In a human studies with the PET radiotracer (S,S)-[(11)C]O-methyl reboxetine ([(11)C](S,S)-MRB), a ligand targeting the norepinephrine transporter (NET), found that The highest density of norepinephrine transporter (NET) was found in the MBR where the LC is located, followed by THL, whereas the lowest density was found in basal ganglia (lowest in CDT), consistent with the regional localization of NETs in the nonhuman primate brain. While all three doses of ATX were found to block most regions, no significant differences between doses were found for any region, although the average percent change across subjects of the MBR did correlate with ATX dose(4).

5. Atomoxetine and attention-deficit/hyperactivity disorder (ADHD)
Atomoxetine is a potent and selective norepinephrine transporter (NET) reuptake inhibitor acting as a nonstimulant for the treatment of attention-deficit/hyperactivity disorder (ADHD). In the study to determine if atomoxetine occupies NET in a dose-dependent fashion using (S,S)-[18F]FMeNER-D2 in nonhuman primate brain, found that after administration of atomoxetine, a dose-dependent occupancy from 38 to 82% was observed for various brain regions known to contain high densities of NET(5).

6. Norepinephrine and Cingulum
The midline and intralaminar thalamic nuclei (MITN), locus coeruleus (LC) and cingulate cortex contain nociceptive neurons. The MITN that project to cingulate cortex have a prominent innervation by norepinephrinergic axons primarily originating from the LC. Researchers at the Cingulum NeuroSciences Institute and SUNY Upstate Medical University,, found that  the LC may regulate nociceptive processing in the thalamus. The well established role of cingulate cortex in premotor functions and the projections of Pf and other MITN to the limbic striatum suggests a specific role in mediating motor outflow for the LC-innervated nuclei of the MITN(6).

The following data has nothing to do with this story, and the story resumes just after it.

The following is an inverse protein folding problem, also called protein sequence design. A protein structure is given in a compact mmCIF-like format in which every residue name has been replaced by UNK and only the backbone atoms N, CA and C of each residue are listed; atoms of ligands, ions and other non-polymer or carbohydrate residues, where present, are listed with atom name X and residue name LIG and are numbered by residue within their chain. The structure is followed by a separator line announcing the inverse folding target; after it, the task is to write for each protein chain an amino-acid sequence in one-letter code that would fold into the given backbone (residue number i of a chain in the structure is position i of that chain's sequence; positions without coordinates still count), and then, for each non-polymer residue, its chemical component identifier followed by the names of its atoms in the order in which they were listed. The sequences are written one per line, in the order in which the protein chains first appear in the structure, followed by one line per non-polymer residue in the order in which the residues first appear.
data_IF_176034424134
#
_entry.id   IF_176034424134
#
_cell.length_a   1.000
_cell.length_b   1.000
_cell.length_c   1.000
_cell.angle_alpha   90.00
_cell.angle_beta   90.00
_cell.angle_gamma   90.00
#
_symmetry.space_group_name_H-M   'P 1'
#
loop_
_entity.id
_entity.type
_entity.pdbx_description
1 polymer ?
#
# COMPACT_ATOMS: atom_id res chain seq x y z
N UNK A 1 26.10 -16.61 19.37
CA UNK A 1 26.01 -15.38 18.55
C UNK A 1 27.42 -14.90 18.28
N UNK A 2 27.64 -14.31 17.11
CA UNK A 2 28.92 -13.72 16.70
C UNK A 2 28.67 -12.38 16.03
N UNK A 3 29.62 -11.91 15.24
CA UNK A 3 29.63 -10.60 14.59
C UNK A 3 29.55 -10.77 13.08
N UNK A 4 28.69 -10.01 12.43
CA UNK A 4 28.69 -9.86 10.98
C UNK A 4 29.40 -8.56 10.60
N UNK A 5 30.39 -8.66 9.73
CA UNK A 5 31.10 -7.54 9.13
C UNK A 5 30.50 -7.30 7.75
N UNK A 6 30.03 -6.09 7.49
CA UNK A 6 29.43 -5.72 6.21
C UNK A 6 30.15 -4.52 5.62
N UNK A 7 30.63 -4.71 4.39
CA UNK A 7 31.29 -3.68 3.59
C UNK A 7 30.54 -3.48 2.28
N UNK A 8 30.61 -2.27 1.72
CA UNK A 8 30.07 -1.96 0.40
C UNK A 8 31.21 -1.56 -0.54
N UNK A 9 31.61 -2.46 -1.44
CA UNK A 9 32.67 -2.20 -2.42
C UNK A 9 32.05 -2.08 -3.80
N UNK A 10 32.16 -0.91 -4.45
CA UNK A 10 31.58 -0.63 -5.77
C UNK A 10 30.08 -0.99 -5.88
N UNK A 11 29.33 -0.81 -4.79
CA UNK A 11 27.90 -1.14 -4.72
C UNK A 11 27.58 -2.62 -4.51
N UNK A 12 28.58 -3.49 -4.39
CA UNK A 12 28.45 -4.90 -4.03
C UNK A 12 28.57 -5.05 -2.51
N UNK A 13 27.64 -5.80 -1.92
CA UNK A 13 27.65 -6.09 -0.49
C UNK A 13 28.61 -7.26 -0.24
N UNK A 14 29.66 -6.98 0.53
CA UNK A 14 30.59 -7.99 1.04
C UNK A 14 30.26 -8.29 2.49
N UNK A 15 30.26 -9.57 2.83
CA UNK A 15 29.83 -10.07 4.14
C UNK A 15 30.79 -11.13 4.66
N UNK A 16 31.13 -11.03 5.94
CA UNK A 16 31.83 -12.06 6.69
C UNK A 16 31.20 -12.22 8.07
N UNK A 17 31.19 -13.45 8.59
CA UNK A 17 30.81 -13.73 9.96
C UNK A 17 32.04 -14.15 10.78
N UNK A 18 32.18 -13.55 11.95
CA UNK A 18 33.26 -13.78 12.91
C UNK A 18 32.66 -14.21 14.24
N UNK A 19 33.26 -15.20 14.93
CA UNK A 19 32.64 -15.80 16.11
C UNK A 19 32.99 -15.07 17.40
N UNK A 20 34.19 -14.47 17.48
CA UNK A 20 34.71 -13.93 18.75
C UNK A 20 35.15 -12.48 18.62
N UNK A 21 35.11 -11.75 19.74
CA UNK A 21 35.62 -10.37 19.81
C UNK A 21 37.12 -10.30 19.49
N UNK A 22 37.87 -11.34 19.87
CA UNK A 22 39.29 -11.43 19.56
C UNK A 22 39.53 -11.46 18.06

7. Dopamine and the norepinephrine transporter
In the testing of the hypothesis that the norepinephrine transporter (NET) is involved in dopamine clearance in the hippocampus, found that  there is very little DAT in this area using ligand binding with radiolabelled RTI-55. Moreover, in contrast to raclopride (100 μM), a dopamine D2-autoreceptor antagonist, local administration of the α2-adrenoceptor antagonist idazoxan (100 μM) increased hippocampal dopamine. Taken together, our data demonstrate an interaction between dopamine and norepinephrine systems in the hippocampus. It is proposed that this interaction originates from a shared uptake mechanism at the NET level(7).

8. Norepinephrine stimulate the release of corticotropin-releasing factor-41 from the rat hypothalamus?
In the study the effects of the two putative neurotransmitters acetylcholine and norepinephrine on immunoreactive CRF-41 release from incubated rat hypothalami, found that there is an evidence for a stimulatory role of acetylcholine and norepinephrine on CRF-41 release, and consequently on hypothalamo-pituitary-adrenal axis in the rat, through actions at a hypothalamic level. The stimulatory effect of acetylcholine is mediated principally through muscarinic receptors and that of norepinephrine through beta-adrenoceptors(8).